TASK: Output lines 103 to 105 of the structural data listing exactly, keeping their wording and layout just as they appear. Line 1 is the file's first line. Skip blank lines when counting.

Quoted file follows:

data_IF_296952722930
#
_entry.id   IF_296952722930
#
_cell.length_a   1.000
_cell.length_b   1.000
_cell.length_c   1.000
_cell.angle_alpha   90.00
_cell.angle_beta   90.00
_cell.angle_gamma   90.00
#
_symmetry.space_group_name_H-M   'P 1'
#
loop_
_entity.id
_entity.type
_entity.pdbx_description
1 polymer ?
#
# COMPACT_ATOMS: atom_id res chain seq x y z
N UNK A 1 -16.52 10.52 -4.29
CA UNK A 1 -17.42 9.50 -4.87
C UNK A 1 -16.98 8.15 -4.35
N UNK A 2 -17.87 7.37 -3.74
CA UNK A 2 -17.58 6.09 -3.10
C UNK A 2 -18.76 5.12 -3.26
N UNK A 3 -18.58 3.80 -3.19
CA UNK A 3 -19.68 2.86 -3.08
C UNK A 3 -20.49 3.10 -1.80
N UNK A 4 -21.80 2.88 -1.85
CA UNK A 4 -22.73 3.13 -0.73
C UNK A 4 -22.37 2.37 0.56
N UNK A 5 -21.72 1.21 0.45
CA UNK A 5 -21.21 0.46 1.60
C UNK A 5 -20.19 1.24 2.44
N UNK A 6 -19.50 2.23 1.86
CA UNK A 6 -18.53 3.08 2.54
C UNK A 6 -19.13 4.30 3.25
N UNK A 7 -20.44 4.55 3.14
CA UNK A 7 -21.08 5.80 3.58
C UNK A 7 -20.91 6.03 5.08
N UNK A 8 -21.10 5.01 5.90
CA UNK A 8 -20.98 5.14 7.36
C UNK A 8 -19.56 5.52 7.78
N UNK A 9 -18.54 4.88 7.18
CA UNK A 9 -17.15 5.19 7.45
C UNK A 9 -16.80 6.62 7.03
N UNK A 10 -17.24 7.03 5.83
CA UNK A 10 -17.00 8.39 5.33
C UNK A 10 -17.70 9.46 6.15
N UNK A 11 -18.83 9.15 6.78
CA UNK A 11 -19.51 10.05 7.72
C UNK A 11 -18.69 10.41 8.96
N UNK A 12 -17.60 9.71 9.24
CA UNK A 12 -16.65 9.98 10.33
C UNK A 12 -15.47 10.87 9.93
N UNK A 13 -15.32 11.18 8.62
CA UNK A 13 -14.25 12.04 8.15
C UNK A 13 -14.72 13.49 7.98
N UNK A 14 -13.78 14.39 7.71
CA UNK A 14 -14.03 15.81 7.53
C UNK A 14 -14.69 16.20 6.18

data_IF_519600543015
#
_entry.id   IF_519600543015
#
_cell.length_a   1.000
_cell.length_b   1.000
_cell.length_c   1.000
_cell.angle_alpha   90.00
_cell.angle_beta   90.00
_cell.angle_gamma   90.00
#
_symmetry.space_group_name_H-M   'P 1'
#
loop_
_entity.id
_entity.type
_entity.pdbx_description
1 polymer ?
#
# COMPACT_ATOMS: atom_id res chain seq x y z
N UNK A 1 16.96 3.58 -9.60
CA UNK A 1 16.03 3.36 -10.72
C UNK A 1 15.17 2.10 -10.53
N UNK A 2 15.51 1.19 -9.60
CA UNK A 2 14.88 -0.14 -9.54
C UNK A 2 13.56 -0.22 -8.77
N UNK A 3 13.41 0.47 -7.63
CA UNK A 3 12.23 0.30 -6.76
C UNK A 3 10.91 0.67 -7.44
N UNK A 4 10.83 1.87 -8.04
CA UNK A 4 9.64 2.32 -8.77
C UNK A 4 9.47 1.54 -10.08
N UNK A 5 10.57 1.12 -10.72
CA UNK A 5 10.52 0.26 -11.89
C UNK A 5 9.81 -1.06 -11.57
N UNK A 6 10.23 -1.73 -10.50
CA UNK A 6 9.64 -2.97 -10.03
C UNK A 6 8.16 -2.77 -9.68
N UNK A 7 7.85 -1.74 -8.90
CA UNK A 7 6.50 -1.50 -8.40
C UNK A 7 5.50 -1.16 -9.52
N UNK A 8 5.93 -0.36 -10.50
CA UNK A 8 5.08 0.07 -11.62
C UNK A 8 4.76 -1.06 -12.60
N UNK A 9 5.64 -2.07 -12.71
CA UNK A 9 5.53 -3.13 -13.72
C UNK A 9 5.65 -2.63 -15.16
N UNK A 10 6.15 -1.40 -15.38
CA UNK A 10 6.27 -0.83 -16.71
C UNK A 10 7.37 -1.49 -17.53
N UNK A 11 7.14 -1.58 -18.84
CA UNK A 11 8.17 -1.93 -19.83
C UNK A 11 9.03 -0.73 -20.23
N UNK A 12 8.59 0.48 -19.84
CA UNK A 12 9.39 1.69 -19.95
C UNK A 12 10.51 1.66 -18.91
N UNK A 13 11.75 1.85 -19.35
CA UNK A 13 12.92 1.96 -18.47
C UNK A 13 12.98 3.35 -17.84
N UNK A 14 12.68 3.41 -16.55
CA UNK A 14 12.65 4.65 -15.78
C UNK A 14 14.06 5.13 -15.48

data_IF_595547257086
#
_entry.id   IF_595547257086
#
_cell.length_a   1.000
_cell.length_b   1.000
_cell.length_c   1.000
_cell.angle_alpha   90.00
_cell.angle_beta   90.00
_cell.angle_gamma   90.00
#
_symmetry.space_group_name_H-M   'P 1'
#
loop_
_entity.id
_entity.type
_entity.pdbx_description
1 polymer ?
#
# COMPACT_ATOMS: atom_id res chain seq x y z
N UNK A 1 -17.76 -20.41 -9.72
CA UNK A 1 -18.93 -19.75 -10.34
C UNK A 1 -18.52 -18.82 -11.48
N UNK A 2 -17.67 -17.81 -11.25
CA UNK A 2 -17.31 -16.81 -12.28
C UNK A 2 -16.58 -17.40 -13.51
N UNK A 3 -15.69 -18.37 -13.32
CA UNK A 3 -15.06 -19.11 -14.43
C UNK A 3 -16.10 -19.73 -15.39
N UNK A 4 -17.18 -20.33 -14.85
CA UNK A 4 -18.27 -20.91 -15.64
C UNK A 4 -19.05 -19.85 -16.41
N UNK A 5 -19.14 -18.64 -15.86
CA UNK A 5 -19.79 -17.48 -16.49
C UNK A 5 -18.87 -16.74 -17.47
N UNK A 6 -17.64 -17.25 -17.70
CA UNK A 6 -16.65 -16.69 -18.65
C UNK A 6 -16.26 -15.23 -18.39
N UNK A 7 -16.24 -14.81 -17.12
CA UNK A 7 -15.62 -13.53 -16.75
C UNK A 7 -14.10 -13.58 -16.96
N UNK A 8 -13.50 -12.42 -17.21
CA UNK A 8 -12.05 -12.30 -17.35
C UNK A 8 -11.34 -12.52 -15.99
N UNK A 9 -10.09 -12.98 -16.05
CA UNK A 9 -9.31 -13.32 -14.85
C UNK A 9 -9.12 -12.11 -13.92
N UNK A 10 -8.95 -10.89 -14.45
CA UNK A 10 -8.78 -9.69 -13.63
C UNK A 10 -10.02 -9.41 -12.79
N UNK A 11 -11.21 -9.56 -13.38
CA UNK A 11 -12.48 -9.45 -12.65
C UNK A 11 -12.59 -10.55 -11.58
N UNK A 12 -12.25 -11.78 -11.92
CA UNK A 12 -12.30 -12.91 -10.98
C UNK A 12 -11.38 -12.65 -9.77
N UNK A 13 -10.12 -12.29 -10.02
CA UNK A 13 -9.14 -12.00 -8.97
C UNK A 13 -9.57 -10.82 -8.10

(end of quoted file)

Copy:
C UNK A 7 5.50 -1.16 -9.52
N UNK A 8 5.93 -0.36 -10.50
CA UNK A 8 5.08 0.07 -11.62